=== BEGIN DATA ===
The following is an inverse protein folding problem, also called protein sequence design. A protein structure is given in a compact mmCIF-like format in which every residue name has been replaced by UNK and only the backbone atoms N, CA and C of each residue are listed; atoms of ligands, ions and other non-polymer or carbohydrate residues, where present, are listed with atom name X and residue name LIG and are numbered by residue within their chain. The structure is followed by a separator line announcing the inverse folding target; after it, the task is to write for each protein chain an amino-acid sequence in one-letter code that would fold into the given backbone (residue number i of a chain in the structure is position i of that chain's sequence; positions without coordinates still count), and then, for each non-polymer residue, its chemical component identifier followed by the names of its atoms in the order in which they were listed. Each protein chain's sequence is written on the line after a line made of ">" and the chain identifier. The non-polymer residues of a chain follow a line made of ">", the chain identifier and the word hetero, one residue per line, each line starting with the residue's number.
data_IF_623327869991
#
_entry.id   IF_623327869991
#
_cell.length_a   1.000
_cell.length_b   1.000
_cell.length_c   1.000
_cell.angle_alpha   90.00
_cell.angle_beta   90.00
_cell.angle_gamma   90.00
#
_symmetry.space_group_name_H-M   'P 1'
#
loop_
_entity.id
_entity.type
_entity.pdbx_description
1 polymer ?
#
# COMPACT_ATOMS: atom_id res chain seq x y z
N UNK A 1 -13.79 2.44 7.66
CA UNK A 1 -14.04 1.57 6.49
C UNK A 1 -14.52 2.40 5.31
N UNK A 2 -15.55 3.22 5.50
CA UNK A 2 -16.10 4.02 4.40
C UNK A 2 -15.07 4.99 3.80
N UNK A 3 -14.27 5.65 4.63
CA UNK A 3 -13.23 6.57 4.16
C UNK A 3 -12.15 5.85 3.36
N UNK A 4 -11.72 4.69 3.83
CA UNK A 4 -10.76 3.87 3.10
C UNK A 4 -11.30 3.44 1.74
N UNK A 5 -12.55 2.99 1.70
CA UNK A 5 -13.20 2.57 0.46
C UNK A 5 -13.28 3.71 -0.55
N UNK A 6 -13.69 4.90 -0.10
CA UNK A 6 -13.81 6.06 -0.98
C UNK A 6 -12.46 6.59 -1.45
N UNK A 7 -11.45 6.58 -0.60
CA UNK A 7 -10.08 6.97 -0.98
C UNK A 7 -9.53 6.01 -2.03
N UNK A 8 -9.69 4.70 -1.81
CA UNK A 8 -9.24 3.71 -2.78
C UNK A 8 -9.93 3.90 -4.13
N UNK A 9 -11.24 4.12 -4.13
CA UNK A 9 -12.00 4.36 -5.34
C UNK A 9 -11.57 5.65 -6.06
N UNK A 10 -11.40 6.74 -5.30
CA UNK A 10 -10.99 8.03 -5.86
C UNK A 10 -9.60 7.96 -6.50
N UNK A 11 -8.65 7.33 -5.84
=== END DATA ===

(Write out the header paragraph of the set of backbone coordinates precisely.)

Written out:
The following is an inverse protein folding problem, also called protein sequence design. A protein structure is given in a compact mmCIF-like format in which every residue name has been replaced by UNK and only the backbone atoms N, CA and C of each residue are listed; atoms of ligands, ions and other non-polymer or carbohydrate residues, where present, are listed with atom name X and residue name LIG and are numbered by residue within their chain. The structure is followed by a separator line announcing the inverse folding target; after it, the task is to write for each protein chain an amino-acid sequence in one-letter code that would fold into the given backbone (residue number i of a chain in the structure is position i of that chain's sequence; positions without coordinates still count), and then, for each non-polymer residue, its chemical component identifier followed by the names of its atoms in the order in which they were listed. Each protein chain's sequence is written on the line after a line made of ">" and the chain identifier. The non-polymer residues of a chain follow a line made of ">", the chain identifier and the word hetero, one residue per line, each line starting with the residue's number.